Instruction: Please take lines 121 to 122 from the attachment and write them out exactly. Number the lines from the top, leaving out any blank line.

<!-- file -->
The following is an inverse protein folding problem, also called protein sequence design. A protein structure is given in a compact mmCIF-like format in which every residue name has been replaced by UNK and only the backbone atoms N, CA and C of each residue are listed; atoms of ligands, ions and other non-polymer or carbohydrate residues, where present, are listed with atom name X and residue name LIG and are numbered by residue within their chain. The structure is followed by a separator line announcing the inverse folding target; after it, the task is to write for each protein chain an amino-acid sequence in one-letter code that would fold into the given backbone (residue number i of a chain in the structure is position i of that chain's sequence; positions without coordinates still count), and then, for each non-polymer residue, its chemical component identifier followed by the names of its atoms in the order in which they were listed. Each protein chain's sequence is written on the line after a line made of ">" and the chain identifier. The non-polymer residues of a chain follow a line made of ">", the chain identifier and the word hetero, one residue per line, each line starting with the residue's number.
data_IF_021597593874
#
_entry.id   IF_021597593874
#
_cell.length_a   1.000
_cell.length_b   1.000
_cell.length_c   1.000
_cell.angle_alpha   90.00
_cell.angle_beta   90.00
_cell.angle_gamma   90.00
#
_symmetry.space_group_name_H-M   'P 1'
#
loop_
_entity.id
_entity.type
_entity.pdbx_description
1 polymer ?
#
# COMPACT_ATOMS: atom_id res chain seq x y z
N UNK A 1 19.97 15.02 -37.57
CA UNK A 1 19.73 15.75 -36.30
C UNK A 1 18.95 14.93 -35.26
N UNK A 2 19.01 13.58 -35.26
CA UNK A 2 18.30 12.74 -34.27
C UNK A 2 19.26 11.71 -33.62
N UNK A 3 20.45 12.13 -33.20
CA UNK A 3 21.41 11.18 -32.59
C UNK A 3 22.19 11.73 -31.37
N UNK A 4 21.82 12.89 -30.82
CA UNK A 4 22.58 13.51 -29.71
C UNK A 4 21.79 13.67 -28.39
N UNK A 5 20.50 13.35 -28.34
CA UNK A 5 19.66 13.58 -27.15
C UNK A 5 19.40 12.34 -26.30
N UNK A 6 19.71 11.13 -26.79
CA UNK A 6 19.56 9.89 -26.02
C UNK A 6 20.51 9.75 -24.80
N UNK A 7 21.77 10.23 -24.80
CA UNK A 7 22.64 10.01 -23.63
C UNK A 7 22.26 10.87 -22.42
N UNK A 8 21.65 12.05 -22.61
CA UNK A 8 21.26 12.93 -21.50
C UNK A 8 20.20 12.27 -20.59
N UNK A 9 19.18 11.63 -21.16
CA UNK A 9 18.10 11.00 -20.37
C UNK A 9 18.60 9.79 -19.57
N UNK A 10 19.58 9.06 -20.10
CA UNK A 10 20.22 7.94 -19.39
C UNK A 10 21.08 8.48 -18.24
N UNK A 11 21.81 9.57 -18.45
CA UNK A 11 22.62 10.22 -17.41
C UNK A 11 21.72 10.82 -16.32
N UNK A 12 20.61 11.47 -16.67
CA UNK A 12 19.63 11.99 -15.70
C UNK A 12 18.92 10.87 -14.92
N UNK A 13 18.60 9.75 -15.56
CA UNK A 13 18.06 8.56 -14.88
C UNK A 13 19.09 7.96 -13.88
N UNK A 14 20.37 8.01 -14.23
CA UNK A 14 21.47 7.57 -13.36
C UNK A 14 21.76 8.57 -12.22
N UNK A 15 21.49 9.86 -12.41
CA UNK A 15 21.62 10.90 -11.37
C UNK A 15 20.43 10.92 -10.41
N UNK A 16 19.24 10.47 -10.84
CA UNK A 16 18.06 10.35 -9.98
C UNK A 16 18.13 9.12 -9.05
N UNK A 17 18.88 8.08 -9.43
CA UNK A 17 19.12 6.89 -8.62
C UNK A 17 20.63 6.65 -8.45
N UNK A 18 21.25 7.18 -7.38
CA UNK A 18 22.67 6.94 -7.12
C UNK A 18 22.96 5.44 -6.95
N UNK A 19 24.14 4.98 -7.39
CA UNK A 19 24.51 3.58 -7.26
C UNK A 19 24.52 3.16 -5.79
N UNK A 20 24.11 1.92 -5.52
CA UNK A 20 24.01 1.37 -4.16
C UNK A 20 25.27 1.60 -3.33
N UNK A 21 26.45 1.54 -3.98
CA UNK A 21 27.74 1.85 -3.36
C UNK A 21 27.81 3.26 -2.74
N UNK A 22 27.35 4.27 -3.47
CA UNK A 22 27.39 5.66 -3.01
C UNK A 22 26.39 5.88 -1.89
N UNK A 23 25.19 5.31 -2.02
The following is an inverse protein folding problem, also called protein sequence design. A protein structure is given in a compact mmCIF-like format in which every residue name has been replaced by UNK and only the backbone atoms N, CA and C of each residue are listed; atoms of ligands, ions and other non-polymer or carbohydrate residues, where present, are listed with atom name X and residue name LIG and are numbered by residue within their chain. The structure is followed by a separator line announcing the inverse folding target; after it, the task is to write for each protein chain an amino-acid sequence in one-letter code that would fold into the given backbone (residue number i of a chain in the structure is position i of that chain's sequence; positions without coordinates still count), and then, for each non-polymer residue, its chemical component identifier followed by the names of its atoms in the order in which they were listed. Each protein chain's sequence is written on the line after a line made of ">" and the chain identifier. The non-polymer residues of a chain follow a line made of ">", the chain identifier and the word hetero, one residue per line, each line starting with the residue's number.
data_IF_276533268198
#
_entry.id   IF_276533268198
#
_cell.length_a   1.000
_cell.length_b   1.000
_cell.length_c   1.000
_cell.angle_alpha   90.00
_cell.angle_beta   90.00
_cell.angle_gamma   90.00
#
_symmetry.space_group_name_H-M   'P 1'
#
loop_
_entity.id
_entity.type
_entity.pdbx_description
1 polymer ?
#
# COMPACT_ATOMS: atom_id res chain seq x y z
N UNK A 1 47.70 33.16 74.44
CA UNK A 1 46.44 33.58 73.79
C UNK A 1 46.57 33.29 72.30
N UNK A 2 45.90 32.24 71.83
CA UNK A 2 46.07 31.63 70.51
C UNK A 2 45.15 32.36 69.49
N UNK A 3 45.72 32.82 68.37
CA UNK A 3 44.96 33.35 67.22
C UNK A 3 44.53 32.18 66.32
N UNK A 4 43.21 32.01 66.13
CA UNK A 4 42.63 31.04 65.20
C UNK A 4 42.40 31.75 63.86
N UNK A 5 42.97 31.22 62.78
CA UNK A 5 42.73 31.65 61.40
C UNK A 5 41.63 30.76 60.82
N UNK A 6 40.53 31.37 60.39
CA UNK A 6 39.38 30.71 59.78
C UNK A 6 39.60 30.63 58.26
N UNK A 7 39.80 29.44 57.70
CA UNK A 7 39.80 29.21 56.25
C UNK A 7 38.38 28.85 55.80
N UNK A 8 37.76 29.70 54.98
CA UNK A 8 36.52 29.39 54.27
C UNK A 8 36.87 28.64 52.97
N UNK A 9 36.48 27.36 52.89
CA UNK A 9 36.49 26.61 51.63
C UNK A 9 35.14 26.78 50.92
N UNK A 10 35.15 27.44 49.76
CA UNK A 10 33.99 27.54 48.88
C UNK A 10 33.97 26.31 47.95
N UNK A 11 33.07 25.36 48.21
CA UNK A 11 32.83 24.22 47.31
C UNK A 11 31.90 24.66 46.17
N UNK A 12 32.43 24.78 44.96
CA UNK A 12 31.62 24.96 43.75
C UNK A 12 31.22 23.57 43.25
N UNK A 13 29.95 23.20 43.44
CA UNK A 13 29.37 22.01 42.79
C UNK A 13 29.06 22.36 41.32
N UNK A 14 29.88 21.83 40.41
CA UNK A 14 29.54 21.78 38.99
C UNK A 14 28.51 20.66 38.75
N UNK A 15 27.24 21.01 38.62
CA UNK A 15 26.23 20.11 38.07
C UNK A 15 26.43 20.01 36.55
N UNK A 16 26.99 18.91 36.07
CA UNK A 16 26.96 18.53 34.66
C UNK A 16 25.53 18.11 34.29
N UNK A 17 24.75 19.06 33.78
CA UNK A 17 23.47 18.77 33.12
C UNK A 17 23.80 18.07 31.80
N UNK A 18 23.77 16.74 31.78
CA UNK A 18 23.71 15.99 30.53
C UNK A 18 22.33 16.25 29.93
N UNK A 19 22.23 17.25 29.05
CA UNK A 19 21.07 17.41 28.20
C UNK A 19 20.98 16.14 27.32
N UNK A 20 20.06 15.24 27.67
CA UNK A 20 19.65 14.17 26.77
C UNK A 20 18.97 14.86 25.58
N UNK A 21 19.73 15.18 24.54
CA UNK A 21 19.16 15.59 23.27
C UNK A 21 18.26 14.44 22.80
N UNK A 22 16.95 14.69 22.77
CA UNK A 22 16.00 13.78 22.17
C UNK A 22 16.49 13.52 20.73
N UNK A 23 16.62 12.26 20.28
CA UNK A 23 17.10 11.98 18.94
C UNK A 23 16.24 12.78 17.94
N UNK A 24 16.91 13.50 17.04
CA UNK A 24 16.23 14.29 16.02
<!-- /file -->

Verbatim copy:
C UNK A 4 42.40 31.75 63.86
N UNK A 5 42.97 31.22 62.78